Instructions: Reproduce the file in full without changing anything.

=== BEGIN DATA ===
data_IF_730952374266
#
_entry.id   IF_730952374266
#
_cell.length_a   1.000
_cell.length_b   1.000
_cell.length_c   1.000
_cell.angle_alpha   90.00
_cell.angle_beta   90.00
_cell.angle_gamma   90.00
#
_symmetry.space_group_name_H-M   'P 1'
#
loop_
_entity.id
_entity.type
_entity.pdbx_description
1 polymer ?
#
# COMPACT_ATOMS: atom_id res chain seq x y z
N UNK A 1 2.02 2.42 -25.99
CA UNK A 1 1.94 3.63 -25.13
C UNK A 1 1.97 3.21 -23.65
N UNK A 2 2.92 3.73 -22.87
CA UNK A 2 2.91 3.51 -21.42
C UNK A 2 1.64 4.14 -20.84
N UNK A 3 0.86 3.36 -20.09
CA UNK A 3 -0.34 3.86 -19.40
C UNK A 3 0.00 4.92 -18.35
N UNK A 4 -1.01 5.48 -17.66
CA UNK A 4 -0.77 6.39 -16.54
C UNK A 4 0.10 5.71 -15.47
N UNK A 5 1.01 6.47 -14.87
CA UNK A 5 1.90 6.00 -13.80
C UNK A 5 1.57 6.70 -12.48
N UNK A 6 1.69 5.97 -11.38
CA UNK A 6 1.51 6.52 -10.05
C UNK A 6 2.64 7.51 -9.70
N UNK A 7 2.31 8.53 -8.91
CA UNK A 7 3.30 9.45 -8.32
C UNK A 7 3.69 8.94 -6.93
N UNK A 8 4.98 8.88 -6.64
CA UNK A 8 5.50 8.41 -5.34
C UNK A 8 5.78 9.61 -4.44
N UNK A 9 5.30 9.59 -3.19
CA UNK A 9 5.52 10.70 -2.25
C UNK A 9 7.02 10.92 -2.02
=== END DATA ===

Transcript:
data_IF_730952374266
#
_entry.id   IF_730952374266
#
_cell.length_a   1.000
_cell.length_b   1.000
_cell.length_c   1.000
_cell.angle_alpha   90.00
_cell.angle_beta   90.00
_cell.angle_gamma   90.00
#
_symmetry.space_group_name_H-M   'P 1'
#
loop_
_entity.id
_entity.type
_entity.pdbx_description
1 polymer ?
#
# COMPACT_ATOMS: atom_id res chain seq x y z
N UNK A 1 2.02 2.42 -25.99
CA UNK A 1 1.94 3.63 -25.13
C UNK A 1 1.97 3.21 -23.65
N UNK A 2 2.92 3.73 -22.87
CA UNK A 2 2.91 3.51 -21.42
C UNK A 2 1.64 4.14 -20.84
N UNK A 3 0.86 3.36 -20.09
CA UNK A 3 -0.34 3.86 -19.40
C UNK A 3 0.00 4.92 -18.35
N UNK A 4 -1.01 5.48 -17.66
CA UNK A 4 -0.77 6.39 -16.54
C UNK A 4 0.10 5.71 -15.47
N UNK A 5 1.01 6.47 -14.87
CA UNK A 5 1.90 6.00 -13.80
C UNK A 5 1.57 6.70 -12.48
N UNK A 6 1.69 5.97 -11.38
CA UNK A 6 1.51 6.52 -10.05
C UNK A 6 2.64 7.51 -9.70
N UNK A 7 2.31 8.53 -8.91
CA UNK A 7 3.30 9.45 -8.32
C UNK A 7 3.69 8.94 -6.93
N UNK A 8 4.98 8.88 -6.64
CA UNK A 8 5.50 8.41 -5.34
C UNK A 8 5.78 9.61 -4.44
N UNK A 9 5.30 9.59 -3.19
CA UNK A 9 5.52 10.70 -2.25
C UNK A 9 7.02 10.92 -2.02